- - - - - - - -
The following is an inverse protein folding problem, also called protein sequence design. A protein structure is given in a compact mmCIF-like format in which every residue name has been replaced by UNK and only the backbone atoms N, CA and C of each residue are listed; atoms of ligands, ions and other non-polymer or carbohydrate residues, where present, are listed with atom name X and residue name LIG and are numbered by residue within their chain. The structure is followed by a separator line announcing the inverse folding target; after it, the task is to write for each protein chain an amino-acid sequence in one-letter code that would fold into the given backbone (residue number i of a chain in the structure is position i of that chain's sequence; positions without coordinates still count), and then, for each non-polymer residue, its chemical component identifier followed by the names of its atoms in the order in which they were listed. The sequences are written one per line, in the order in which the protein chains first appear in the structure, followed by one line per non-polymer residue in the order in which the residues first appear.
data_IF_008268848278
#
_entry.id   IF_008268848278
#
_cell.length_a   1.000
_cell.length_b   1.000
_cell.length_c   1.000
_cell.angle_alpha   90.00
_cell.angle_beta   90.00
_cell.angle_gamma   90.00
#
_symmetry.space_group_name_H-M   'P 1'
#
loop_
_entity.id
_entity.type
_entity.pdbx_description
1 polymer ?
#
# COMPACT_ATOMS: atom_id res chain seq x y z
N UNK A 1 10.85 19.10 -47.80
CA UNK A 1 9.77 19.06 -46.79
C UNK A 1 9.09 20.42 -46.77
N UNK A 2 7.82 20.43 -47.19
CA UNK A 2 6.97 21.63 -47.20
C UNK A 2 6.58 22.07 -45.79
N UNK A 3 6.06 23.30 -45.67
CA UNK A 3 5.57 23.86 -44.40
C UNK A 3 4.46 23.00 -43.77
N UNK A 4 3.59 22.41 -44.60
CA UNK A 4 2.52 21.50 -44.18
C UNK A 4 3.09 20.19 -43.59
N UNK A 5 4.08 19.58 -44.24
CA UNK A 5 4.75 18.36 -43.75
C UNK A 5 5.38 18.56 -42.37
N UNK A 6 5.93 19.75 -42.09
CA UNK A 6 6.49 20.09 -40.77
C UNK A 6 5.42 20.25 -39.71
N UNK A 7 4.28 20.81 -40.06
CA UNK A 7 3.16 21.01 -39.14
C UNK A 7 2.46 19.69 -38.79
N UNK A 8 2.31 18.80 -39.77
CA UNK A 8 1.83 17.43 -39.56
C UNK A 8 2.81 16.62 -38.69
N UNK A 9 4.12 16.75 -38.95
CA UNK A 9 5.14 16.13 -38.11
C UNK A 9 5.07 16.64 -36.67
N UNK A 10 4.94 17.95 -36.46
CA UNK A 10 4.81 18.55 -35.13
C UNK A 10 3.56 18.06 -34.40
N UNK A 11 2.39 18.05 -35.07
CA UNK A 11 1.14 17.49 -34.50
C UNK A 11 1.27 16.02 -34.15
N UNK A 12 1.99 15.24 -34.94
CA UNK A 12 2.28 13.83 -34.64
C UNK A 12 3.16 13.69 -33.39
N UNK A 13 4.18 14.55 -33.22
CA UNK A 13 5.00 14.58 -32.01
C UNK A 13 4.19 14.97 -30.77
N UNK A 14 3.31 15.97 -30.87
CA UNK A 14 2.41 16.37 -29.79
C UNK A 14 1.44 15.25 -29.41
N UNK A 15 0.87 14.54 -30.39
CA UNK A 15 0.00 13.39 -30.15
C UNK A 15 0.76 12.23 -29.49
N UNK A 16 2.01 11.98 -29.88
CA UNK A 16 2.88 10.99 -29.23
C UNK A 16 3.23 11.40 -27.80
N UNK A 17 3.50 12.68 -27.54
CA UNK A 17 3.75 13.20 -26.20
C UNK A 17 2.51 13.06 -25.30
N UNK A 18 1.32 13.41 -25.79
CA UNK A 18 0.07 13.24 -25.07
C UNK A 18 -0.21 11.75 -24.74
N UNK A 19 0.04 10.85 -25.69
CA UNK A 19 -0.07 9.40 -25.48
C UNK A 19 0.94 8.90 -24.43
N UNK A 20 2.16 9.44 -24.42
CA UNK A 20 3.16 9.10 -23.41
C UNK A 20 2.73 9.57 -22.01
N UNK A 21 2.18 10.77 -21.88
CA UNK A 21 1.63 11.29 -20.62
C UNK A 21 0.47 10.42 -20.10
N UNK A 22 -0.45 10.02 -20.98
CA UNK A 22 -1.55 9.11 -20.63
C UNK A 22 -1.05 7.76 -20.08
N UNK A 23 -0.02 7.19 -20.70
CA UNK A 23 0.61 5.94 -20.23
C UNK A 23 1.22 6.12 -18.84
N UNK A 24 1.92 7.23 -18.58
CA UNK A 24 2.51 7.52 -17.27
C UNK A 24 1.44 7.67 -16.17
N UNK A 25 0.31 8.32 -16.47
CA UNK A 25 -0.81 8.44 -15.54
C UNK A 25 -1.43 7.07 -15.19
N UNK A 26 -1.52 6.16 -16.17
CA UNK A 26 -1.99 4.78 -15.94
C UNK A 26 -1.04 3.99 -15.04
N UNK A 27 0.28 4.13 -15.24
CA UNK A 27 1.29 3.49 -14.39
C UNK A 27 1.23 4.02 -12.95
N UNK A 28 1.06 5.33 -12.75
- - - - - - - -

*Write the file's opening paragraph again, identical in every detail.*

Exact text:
The following is an inverse protein folding problem, also called protein sequence design. A protein structure is given in a compact mmCIF-like format in which every residue name has been replaced by UNK and only the backbone atoms N, CA and C of each residue are listed; atoms of ligands, ions and other non-polymer or carbohydrate residues, where present, are listed with atom name X and residue name LIG and are numbered by residue within their chain. The structure is followed by a separator line announcing the inverse folding target; after it, the task is to write for each protein chain an amino-acid sequence in one-letter code that would fold into the given backbone (residue number i of a chain in the structure is position i of that chain's sequence; positions without coordinates still count), and then, for each non-polymer residue, its chemical component identifier followed by the names of its atoms in the order in which they were listed. The sequences are written one per line, in the order in which the protein chains first appear in the structure, followed by one line per non-polymer residue in the order in which the residues first appear.